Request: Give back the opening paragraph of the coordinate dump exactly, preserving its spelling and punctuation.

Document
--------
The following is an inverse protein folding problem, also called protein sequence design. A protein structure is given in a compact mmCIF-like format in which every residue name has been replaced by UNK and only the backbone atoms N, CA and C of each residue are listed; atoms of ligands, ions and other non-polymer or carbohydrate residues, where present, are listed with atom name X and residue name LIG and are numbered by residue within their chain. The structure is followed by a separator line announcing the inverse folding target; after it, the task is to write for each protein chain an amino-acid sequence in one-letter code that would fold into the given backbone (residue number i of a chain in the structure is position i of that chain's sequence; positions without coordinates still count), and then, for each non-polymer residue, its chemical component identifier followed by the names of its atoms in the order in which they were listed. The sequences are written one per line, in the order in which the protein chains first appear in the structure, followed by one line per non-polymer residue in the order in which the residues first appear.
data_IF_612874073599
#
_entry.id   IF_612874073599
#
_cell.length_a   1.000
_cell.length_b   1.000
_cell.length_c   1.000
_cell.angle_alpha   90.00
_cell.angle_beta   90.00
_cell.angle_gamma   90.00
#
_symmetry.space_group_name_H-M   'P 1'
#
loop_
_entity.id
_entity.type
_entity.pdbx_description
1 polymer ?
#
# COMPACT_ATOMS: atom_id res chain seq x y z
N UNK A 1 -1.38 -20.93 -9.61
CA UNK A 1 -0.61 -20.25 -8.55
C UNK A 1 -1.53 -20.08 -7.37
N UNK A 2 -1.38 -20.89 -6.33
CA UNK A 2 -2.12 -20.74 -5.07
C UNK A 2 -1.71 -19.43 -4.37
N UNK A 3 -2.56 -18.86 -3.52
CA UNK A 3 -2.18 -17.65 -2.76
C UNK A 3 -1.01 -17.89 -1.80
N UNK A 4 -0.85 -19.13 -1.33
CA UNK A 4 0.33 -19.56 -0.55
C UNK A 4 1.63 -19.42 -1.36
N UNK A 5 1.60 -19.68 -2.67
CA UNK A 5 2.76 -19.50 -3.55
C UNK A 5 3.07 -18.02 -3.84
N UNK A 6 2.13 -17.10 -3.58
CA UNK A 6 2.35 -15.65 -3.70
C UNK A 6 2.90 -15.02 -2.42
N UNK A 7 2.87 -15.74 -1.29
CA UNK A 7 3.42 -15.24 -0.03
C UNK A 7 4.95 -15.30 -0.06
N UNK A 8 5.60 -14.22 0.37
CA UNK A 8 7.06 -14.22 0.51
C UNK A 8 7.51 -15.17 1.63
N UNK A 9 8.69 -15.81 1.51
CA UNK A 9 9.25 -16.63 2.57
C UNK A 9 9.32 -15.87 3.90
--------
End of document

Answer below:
The following is an inverse protein folding problem, also called protein sequence design. A protein structure is given in a compact mmCIF-like format in which every residue name has been replaced by UNK and only the backbone atoms N, CA and C of each residue are listed; atoms of ligands, ions and other non-polymer or carbohydrate residues, where present, are listed with atom name X and residue name LIG and are numbered by residue within their chain. The structure is followed by a separator line announcing the inverse folding target; after it, the task is to write for each protein chain an amino-acid sequence in one-letter code that would fold into the given backbone (residue number i of a chain in the structure is position i of that chain's sequence; positions without coordinates still count), and then, for each non-polymer residue, its chemical component identifier followed by the names of its atoms in the order in which they were listed. The sequences are written one per line, in the order in which the protein chains first appear in the structure, followed by one line per non-polymer residue in the order in which the residues first appear.